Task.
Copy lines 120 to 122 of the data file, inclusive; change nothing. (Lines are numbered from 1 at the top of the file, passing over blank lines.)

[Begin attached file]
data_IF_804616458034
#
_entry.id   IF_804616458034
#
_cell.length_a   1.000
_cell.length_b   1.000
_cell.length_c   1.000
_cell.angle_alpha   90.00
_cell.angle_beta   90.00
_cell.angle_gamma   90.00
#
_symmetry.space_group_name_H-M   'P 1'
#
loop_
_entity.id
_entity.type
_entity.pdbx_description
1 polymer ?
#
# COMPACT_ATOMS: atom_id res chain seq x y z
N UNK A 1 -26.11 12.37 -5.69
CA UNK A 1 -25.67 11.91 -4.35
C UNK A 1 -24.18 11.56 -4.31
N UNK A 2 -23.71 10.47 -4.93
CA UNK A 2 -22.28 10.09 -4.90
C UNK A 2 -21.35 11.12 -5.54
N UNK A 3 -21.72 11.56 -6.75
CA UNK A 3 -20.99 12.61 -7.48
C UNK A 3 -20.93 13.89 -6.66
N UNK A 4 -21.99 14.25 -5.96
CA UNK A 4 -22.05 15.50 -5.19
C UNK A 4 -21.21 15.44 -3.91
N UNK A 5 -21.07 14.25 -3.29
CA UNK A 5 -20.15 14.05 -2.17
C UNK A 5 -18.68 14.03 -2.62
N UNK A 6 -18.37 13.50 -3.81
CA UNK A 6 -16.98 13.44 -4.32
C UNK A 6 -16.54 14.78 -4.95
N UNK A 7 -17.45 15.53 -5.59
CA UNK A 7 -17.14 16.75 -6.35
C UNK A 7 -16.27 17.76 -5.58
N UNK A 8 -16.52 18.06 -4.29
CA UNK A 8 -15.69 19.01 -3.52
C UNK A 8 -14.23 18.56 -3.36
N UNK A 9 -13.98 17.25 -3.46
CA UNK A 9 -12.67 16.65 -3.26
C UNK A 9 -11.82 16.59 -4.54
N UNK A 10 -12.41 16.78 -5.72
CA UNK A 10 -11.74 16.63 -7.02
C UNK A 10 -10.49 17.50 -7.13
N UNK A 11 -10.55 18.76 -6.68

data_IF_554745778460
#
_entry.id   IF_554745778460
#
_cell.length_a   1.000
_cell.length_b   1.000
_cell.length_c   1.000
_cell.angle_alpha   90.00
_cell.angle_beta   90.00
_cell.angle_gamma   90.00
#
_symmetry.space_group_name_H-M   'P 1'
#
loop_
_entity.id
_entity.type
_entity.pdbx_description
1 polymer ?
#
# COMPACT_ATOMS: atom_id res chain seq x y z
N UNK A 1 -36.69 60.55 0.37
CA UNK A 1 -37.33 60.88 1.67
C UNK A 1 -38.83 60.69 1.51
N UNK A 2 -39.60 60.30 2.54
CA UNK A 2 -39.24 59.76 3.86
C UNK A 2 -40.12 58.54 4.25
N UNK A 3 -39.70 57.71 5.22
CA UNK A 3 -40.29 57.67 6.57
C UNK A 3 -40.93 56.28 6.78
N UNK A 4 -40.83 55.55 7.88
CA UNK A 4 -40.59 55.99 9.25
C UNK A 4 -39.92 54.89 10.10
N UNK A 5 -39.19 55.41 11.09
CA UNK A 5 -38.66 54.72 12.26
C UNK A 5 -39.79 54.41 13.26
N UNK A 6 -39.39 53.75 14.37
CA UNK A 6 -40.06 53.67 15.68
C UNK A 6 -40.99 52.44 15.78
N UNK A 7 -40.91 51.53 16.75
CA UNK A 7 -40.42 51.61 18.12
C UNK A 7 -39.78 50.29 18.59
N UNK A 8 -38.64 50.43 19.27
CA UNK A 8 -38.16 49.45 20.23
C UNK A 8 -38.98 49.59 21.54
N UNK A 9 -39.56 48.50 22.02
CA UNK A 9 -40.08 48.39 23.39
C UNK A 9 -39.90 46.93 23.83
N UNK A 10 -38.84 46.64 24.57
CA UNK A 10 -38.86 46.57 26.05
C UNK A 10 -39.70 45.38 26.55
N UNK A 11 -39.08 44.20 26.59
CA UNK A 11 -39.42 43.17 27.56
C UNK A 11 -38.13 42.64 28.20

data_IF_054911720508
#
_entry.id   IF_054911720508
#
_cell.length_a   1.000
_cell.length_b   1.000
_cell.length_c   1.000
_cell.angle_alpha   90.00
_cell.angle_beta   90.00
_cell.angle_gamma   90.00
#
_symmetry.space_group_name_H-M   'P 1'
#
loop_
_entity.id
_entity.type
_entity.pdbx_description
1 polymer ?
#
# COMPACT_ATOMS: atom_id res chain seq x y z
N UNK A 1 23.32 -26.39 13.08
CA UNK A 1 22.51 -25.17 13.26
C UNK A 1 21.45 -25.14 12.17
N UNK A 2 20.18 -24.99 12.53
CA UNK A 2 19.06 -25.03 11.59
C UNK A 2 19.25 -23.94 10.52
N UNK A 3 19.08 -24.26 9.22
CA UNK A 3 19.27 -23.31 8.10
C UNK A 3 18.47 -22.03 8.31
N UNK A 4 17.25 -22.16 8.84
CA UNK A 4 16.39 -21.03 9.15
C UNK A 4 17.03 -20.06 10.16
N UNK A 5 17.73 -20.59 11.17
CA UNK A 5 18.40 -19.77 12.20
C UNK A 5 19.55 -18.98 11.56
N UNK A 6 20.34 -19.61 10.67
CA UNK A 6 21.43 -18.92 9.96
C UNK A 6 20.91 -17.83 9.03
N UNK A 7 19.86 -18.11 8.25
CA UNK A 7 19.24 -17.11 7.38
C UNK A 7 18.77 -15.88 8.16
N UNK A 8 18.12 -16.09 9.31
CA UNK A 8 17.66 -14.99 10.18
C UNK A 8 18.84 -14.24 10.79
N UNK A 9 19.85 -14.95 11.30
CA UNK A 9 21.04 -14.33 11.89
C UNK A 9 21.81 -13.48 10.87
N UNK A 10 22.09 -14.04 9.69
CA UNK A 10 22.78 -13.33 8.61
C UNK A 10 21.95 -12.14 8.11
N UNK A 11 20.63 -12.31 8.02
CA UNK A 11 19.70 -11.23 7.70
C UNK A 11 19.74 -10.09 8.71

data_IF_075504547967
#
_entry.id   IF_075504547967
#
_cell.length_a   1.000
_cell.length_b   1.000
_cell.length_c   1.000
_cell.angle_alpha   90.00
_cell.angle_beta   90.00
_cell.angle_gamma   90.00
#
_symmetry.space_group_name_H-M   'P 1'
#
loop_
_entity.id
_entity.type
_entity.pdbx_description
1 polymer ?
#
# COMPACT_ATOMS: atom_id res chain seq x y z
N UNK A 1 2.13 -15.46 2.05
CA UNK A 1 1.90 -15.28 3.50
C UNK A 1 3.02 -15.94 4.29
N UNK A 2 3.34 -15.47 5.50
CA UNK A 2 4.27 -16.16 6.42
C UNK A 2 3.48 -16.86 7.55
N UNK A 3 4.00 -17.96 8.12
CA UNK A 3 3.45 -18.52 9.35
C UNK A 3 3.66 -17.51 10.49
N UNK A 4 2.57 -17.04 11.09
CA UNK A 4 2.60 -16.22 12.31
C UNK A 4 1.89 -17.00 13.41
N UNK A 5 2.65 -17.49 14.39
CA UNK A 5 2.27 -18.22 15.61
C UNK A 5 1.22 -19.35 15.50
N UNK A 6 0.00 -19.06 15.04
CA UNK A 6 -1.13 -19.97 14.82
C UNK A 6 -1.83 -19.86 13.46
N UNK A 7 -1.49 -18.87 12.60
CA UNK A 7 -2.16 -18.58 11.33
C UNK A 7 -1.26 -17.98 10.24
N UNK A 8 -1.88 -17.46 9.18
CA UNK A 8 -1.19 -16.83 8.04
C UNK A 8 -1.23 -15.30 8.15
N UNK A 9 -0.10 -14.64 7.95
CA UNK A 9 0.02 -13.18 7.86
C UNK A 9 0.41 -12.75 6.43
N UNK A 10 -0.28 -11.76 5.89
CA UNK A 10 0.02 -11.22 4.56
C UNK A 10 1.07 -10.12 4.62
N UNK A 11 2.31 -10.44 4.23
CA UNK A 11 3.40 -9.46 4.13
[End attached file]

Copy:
_entity.type
_entity.pdbx_description
1 polymer ?